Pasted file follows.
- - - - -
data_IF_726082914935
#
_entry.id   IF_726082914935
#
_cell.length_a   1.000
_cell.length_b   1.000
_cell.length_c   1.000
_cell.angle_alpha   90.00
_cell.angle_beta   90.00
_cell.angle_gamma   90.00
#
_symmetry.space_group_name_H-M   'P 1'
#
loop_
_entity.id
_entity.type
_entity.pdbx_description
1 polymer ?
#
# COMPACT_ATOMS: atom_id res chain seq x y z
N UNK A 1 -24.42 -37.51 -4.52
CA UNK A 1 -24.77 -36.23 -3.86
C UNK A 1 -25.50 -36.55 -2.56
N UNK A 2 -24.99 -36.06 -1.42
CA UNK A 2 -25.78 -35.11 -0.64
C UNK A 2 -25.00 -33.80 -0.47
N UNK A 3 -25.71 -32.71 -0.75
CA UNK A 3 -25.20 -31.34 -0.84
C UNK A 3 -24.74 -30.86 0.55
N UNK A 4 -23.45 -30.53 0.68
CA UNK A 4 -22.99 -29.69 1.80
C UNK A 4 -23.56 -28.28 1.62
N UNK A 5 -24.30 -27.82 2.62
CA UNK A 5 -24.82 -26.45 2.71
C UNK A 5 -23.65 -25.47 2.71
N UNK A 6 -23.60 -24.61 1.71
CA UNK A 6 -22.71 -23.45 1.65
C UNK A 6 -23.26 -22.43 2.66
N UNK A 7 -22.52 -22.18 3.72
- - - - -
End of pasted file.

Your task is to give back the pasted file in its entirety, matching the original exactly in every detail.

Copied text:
data_IF_726082914935
#
_entry.id   IF_726082914935
#
_cell.length_a   1.000
_cell.length_b   1.000
_cell.length_c   1.000
_cell.angle_alpha   90.00
_cell.angle_beta   90.00
_cell.angle_gamma   90.00
#
_symmetry.space_group_name_H-M   'P 1'
#
loop_
_entity.id
_entity.type
_entity.pdbx_description
1 polymer ?
#
# COMPACT_ATOMS: atom_id res chain seq x y z
N UNK A 1 -24.42 -37.51 -4.52
CA UNK A 1 -24.77 -36.23 -3.86
C UNK A 1 -25.50 -36.55 -2.56
N UNK A 2 -24.99 -36.06 -1.42
CA UNK A 2 -25.78 -35.11 -0.64
C UNK A 2 -25.00 -33.80 -0.47
N UNK A 3 -25.71 -32.71 -0.75
CA UNK A 3 -25.20 -31.34 -0.84
C UNK A 3 -24.74 -30.86 0.55
N UNK A 4 -23.45 -30.53 0.68
CA UNK A 4 -22.99 -29.69 1.80
C UNK A 4 -23.56 -28.28 1.62
N UNK A 5 -24.30 -27.82 2.62
CA UNK A 5 -24.82 -26.45 2.71
C UNK A 5 -23.65 -25.47 2.71
N UNK A 6 -23.60 -24.61 1.71
CA UNK A 6 -22.71 -23.45 1.65
C UNK A 6 -23.26 -22.43 2.66
N UNK A 7 -22.52 -22.18 3.72